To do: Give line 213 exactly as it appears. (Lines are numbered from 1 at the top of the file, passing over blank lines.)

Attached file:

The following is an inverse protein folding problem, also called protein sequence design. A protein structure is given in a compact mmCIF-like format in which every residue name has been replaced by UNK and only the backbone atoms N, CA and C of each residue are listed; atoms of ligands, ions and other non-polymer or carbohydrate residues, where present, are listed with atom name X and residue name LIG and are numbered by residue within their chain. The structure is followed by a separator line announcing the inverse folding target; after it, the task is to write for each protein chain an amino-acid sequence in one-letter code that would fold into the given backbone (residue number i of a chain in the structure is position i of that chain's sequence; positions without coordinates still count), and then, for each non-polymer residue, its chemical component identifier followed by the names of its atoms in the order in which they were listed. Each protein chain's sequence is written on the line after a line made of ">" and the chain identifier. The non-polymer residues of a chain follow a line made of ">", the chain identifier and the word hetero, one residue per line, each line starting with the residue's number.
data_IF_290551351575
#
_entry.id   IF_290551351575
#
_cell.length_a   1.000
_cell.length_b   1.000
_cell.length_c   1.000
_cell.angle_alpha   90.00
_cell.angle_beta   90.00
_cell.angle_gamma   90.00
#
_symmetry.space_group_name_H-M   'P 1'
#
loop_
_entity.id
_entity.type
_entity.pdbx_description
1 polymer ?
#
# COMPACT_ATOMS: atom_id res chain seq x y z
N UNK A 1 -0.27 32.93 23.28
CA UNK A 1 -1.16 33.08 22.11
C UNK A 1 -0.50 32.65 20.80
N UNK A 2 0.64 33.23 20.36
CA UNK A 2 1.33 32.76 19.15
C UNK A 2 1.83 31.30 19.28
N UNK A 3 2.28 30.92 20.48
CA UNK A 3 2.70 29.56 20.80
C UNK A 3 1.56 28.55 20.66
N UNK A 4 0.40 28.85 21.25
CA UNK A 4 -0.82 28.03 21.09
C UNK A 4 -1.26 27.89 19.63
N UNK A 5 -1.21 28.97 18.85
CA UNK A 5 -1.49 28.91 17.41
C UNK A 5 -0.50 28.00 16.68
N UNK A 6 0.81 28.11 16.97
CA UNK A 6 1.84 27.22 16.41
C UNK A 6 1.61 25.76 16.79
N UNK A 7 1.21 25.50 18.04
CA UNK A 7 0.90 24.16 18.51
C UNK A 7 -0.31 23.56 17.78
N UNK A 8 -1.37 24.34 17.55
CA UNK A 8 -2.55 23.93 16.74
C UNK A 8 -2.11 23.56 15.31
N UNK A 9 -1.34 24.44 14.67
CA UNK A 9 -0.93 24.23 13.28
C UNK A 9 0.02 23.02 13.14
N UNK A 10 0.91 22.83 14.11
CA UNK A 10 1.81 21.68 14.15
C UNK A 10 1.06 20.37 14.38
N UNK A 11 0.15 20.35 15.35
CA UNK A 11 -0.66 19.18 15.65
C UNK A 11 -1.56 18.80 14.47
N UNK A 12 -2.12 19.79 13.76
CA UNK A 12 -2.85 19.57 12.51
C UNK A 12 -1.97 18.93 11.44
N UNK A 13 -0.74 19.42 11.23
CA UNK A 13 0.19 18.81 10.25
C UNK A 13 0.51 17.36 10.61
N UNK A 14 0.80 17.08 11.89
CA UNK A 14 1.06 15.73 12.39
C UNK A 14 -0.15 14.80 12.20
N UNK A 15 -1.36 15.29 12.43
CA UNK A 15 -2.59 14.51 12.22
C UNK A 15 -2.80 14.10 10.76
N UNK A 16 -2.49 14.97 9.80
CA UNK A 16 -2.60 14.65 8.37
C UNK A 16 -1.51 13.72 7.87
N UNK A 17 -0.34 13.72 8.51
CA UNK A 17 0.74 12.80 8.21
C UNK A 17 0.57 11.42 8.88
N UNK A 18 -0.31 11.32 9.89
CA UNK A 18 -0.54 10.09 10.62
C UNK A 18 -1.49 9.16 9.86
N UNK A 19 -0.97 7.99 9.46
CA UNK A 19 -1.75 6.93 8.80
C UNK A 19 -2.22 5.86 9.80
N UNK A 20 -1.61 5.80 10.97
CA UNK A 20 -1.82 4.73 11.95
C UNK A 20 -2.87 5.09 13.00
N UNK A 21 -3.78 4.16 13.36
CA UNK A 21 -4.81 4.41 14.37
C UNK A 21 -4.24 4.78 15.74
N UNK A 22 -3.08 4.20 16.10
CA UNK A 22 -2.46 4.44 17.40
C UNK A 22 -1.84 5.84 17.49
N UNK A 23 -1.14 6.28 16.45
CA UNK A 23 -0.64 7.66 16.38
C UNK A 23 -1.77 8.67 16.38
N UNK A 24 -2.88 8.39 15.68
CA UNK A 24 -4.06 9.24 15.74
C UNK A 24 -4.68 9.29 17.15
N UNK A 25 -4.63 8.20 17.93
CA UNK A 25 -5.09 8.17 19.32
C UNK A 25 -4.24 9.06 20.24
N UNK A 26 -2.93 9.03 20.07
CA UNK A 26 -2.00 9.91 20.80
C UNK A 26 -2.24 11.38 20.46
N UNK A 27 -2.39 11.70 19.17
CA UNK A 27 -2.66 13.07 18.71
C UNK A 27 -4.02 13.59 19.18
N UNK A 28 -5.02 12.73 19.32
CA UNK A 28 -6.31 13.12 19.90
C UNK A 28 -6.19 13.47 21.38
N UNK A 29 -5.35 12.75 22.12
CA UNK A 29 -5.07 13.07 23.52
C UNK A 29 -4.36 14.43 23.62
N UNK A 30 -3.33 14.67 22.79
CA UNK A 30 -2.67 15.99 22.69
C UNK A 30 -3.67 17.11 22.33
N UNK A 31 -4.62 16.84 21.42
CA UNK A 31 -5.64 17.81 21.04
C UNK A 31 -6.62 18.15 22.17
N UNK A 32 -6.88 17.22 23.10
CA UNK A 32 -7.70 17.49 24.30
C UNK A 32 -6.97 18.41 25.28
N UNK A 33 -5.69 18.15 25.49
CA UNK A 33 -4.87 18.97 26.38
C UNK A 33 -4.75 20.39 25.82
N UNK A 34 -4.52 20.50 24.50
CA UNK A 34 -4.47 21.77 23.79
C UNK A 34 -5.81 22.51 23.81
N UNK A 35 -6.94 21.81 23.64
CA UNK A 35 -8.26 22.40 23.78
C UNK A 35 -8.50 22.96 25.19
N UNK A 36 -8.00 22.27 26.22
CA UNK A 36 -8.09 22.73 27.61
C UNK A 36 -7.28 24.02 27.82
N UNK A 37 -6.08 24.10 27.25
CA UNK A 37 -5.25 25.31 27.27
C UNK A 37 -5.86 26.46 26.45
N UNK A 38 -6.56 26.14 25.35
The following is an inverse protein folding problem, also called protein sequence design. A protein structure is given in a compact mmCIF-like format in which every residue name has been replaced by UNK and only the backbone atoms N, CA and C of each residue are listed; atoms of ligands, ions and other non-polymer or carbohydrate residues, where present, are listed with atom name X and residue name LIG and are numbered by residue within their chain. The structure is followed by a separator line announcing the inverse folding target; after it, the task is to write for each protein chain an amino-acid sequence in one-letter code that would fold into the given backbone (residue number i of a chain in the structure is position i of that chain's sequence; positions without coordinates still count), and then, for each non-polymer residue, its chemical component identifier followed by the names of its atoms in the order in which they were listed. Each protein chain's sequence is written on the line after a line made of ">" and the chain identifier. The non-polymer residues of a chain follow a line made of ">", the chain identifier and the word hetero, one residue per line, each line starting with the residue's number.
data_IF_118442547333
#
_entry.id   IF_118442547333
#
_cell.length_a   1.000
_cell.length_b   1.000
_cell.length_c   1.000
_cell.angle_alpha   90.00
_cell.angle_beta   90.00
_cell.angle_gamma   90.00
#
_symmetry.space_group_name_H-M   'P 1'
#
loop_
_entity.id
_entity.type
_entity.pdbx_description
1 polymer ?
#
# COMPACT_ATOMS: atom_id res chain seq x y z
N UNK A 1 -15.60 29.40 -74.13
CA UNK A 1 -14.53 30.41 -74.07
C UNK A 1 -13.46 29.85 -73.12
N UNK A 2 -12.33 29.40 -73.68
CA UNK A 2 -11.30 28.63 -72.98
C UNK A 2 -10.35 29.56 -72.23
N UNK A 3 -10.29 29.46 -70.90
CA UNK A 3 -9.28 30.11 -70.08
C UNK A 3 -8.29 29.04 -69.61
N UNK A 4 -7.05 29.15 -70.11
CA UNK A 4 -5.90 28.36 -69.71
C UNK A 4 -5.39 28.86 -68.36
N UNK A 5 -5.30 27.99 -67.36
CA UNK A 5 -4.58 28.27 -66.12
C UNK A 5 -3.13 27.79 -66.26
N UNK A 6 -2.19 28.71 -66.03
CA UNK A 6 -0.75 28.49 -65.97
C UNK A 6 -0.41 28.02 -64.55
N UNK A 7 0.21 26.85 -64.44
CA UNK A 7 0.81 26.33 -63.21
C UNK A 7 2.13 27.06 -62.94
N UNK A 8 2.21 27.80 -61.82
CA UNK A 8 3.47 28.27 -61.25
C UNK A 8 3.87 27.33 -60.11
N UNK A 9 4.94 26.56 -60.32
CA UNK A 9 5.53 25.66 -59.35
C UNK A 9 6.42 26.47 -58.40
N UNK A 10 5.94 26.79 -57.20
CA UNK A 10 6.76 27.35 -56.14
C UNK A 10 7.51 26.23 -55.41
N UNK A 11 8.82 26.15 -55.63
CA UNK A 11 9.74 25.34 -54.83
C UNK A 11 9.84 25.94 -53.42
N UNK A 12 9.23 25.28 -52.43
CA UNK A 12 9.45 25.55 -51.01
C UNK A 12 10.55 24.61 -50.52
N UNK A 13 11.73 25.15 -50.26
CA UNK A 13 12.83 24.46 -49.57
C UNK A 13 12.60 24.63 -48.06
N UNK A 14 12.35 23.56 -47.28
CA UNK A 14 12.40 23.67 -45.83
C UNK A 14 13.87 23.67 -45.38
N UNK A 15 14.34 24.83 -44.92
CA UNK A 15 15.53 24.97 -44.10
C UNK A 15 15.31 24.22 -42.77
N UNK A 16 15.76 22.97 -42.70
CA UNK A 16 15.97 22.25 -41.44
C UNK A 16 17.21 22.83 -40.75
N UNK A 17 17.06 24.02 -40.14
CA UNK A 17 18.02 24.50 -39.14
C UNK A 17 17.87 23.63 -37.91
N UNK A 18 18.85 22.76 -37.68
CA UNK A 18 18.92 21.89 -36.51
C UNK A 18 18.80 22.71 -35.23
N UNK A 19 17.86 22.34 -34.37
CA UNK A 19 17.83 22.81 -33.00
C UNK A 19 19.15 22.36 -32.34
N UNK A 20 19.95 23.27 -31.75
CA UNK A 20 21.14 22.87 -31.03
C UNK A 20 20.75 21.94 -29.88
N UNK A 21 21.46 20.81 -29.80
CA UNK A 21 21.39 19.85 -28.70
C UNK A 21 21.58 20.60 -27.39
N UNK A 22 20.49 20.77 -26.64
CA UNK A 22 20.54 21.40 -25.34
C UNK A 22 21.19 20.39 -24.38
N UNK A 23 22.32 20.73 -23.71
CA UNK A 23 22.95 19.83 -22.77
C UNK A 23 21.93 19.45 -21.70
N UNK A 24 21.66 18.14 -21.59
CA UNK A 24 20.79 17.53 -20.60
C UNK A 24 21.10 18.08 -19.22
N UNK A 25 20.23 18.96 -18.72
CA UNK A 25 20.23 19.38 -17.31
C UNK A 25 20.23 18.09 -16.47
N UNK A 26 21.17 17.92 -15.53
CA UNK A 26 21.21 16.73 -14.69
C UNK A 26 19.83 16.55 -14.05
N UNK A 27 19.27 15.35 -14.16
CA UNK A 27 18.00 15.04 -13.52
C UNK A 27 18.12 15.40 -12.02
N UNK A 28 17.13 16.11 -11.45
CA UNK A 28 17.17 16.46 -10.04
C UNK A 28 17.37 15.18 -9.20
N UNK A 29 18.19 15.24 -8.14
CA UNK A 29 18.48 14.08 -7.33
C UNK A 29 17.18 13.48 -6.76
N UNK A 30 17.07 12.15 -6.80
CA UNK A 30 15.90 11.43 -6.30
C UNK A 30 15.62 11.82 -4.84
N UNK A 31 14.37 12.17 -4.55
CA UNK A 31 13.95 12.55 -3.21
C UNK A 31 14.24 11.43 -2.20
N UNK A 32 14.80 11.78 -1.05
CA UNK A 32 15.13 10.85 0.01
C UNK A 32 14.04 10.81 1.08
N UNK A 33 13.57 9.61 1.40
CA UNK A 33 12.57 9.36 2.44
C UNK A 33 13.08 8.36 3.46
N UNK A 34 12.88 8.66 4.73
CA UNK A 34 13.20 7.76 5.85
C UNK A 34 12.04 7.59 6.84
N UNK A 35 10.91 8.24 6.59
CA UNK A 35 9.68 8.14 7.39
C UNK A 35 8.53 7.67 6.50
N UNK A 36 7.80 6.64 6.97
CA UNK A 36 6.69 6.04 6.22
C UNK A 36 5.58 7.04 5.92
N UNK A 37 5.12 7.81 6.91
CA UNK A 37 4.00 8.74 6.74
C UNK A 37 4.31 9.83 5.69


CA UNK A 20 21.14 22.87 -31.03